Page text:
Seven years ago when Brazil was announced as FIFA’s selected host country for this year’s World Cup, Brazilians celebrated in the streets. on the eve of the tournament, polls showed that most people in the very country that has enjoyed more World Cup victories than any other no longer wanted to host the tournament whose final match played out July 13. Why the drastic change in public opinion, over a game Brazilians clearly adore?
A meeting in Popayán, capital of the Cauca department, was the excuse for learning about a complex and violent reality. The war between the military, paramilitaries, guerrillas, and drug traffickers is intertwined with savage extractivism, with illegal mining its worst expression.
As the World Cup nears, the American company Academi, formerly Blackwater, carried out training of Brazilian military personnel and federal police in April as part of a military cooperation agreement between Brazil and the United States signed in 2010.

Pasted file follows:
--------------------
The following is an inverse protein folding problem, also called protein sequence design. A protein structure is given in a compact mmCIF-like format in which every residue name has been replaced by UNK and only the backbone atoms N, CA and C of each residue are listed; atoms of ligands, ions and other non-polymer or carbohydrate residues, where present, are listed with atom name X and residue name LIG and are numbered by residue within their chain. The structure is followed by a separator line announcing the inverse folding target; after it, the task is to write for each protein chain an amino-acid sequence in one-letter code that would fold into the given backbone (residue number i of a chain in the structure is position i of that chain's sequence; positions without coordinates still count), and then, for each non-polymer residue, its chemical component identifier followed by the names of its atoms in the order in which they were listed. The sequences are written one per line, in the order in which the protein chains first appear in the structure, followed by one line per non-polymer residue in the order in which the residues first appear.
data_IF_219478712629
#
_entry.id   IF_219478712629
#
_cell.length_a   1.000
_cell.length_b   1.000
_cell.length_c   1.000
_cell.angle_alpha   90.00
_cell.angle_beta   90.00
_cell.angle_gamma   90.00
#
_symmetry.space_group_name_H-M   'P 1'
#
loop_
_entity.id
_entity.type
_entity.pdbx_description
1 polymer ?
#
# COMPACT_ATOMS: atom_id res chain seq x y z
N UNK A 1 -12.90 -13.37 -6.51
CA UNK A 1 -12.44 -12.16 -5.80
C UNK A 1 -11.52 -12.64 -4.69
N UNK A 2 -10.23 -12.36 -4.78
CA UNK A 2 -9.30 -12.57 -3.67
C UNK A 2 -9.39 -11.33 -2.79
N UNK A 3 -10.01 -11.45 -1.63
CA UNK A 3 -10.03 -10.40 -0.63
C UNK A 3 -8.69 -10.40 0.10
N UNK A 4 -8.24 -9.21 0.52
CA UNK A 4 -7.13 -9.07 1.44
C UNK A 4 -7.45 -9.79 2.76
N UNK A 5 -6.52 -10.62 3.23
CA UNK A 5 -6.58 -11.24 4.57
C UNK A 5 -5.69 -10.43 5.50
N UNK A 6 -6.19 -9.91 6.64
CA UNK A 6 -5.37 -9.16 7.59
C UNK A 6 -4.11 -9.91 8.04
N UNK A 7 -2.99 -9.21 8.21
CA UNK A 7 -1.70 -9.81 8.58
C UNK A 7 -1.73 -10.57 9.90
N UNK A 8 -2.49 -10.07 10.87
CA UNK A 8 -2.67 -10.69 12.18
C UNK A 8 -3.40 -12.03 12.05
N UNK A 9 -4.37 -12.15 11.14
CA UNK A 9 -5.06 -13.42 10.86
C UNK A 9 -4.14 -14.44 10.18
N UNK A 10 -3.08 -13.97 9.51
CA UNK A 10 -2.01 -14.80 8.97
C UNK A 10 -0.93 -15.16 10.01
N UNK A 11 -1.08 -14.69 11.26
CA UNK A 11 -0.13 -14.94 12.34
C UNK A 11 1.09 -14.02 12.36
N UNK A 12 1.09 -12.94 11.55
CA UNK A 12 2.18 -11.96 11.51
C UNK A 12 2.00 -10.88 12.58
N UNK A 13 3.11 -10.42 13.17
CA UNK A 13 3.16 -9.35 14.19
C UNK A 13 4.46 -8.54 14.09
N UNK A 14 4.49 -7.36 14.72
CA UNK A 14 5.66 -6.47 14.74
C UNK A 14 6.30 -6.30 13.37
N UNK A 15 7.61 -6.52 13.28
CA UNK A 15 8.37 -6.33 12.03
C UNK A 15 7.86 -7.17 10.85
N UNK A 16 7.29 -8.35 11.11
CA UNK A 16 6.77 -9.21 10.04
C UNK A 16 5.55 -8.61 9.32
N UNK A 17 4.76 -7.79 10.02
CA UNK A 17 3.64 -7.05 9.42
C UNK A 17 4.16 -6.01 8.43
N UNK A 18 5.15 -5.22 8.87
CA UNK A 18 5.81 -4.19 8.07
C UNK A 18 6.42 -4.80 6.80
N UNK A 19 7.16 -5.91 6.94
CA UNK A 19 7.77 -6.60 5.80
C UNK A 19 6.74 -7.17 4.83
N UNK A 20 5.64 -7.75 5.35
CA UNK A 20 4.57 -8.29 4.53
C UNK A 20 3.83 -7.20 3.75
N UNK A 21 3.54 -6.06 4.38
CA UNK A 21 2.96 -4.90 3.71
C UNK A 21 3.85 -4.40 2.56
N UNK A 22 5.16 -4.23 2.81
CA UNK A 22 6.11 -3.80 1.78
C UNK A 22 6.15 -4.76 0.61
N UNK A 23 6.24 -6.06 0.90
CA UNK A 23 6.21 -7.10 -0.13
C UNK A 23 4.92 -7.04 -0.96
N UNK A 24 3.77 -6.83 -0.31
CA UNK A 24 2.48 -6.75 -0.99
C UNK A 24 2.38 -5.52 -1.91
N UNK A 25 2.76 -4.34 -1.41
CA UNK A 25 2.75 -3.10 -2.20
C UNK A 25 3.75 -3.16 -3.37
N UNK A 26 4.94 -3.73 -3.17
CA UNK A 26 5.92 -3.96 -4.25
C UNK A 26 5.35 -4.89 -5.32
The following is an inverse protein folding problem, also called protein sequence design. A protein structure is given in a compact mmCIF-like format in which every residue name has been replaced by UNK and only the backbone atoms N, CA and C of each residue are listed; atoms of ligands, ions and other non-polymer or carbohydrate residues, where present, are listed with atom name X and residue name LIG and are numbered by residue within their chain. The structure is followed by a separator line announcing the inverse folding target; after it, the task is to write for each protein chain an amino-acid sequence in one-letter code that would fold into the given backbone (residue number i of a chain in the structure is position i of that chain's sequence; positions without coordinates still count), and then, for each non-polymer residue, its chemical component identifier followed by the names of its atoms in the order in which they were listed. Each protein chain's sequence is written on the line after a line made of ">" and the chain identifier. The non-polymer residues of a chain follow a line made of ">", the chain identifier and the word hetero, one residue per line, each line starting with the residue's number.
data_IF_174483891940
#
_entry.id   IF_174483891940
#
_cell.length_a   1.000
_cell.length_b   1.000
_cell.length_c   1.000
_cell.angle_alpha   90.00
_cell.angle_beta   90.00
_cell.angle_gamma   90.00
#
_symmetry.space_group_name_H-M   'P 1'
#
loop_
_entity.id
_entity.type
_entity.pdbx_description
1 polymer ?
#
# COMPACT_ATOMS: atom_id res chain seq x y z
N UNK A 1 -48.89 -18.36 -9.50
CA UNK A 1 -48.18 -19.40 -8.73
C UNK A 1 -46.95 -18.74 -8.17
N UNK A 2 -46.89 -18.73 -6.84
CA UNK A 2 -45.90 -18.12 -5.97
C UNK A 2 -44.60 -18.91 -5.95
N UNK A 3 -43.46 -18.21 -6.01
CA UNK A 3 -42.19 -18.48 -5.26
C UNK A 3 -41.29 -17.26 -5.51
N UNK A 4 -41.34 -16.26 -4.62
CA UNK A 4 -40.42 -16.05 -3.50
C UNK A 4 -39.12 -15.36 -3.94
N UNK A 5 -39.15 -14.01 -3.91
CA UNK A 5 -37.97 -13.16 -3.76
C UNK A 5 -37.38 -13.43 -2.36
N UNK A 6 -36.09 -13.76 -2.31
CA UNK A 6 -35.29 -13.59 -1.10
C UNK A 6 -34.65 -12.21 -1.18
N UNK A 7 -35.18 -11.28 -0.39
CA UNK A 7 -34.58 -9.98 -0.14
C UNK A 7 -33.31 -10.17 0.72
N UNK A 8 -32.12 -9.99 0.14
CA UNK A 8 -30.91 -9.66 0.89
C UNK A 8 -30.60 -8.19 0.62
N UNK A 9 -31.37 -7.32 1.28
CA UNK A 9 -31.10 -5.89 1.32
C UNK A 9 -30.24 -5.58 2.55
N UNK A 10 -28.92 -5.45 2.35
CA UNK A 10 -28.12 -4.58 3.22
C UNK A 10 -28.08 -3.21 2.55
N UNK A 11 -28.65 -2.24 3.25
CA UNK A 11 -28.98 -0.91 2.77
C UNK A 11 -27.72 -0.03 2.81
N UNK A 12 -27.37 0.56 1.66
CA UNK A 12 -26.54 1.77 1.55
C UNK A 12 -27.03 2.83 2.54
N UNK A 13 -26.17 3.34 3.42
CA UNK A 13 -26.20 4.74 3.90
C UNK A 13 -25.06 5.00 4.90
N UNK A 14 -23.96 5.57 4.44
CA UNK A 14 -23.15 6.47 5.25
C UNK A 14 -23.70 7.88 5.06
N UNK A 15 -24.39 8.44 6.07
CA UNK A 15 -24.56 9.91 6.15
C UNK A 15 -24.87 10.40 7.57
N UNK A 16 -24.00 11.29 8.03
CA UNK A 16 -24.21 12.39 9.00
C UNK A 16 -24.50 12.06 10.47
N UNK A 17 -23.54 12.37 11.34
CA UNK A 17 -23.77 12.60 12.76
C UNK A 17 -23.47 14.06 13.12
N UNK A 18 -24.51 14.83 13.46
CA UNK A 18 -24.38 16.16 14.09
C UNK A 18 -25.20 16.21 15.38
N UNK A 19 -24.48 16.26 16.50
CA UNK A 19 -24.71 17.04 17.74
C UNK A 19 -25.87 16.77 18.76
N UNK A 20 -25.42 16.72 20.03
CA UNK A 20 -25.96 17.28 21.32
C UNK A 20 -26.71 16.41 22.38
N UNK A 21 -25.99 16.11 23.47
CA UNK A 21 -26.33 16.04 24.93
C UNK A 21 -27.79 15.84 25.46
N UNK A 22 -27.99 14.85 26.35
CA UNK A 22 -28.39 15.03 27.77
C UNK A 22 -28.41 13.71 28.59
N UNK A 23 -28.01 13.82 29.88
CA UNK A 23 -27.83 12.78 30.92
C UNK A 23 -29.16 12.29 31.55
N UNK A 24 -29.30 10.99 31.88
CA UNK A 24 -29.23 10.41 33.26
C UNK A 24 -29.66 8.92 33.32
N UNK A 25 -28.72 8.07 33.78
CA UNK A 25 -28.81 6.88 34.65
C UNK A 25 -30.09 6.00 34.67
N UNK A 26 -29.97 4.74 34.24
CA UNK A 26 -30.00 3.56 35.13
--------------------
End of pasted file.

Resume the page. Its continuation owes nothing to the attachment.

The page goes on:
Gold mining has become a scourge that afflicts most Latin American countries. In some places, a few giant transnational corporations operate. In others, hundreds or even thousands of people crowd into jungle rivers or the guts of mountains for a few grams of gold.
Economic crisis, product shortages, and polarization paint a scenario in which the continuity of the Bolivarian movement is at stake. So is the sovereignty of a country that dared to challenge dependence on the global superpower.
After three decades of struggle for agrarian reform, Brazil’s Landless Movement paused during its 6th Congress to evaluate its experience and reflect on the new reality. The goal: to change while changing themselves.